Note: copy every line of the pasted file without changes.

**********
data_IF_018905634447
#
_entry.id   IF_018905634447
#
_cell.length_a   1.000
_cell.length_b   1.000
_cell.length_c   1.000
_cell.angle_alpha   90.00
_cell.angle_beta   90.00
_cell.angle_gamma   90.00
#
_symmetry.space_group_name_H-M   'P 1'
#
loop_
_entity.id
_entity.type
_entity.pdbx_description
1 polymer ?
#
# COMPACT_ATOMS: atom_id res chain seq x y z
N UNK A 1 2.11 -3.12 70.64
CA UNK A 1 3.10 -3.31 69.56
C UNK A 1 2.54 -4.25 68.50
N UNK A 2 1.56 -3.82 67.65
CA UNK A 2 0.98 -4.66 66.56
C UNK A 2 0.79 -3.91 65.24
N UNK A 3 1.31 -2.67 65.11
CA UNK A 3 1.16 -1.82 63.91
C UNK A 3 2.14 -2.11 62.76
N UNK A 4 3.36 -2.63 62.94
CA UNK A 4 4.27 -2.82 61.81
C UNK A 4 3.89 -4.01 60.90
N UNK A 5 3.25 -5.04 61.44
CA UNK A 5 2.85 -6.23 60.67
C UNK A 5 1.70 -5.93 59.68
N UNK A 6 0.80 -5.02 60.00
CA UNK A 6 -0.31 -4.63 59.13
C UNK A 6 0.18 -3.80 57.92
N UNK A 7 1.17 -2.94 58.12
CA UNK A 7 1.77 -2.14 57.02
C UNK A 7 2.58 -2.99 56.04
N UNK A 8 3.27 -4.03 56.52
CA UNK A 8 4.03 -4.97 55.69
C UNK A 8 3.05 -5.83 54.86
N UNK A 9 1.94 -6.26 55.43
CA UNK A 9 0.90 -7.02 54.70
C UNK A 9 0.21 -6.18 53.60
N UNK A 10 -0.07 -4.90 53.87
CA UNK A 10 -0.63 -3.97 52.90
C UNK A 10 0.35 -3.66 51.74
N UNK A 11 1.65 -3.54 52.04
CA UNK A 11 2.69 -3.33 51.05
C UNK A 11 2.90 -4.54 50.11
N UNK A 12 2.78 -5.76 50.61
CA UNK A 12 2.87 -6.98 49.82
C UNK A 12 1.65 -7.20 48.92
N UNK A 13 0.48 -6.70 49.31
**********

data_IF_018905634447
#
_entry.id   IF_018905634447
#
_cell.length_a   1.000
_cell.length_b   1.000
_cell.length_c   1.000
_cell.angle_alpha   90.00
_cell.angle_beta   90.00
_cell.angle_gamma   90.00
#
_symmetry.space_group_name_H-M   'P 1'
#
loop_
_entity.id
_entity.type
_entity.pdbx_description
1 polymer ?
#
# COMPACT_ATOMS: atom_id res chain seq x y z
N UNK A 1 2.11 -3.12 70.64
CA UNK A 1 3.10 -3.31 69.56
C UNK A 1 2.54 -4.25 68.50
N UNK A 2 1.56 -3.82 67.65
CA UNK A 2 0.98 -4.66 66.56
C UNK A 2 0.79 -3.91 65.24
N UNK A 3 1.31 -2.67 65.11
CA UNK A 3 1.16 -1.82 63.91
C UNK A 3 2.14 -2.11 62.76
N UNK A 4 3.36 -2.63 62.94
CA UNK A 4 4.27 -2.82 61.81
C UNK A 4 3.89 -4.01 60.90
N UNK A 5 3.25 -5.04 61.44
CA UNK A 5 2.85 -6.23 60.67
C UNK A 5 1.70 -5.93 59.68
N UNK A 6 0.80 -5.02 60.00
CA UNK A 6 -0.31 -4.63 59.13
C UNK A 6 0.18 -3.80 57.92
N UNK A 7 1.17 -2.94 58.12
CA UNK A 7 1.77 -2.14 57.02
C UNK A 7 2.58 -2.99 56.04
N UNK A 8 3.27 -4.03 56.52
CA UNK A 8 4.03 -4.97 55.69
C UNK A 8 3.05 -5.83 54.86
N UNK A 9 1.94 -6.26 55.43
CA UNK A 9 0.90 -7.02 54.70
C UNK A 9 0.21 -6.18 53.60
N UNK A 10 -0.07 -4.90 53.87
CA UNK A 10 -0.63 -3.97 52.90
C UNK A 10 0.35 -3.66 51.74
N UNK A 11 1.65 -3.54 52.04
CA UNK A 11 2.69 -3.33 51.05
C UNK A 11 2.90 -4.54 50.11
N UNK A 12 2.78 -5.76 50.61
CA UNK A 12 2.87 -6.98 49.82
C UNK A 12 1.65 -7.20 48.92
N UNK A 13 0.48 -6.70 49.31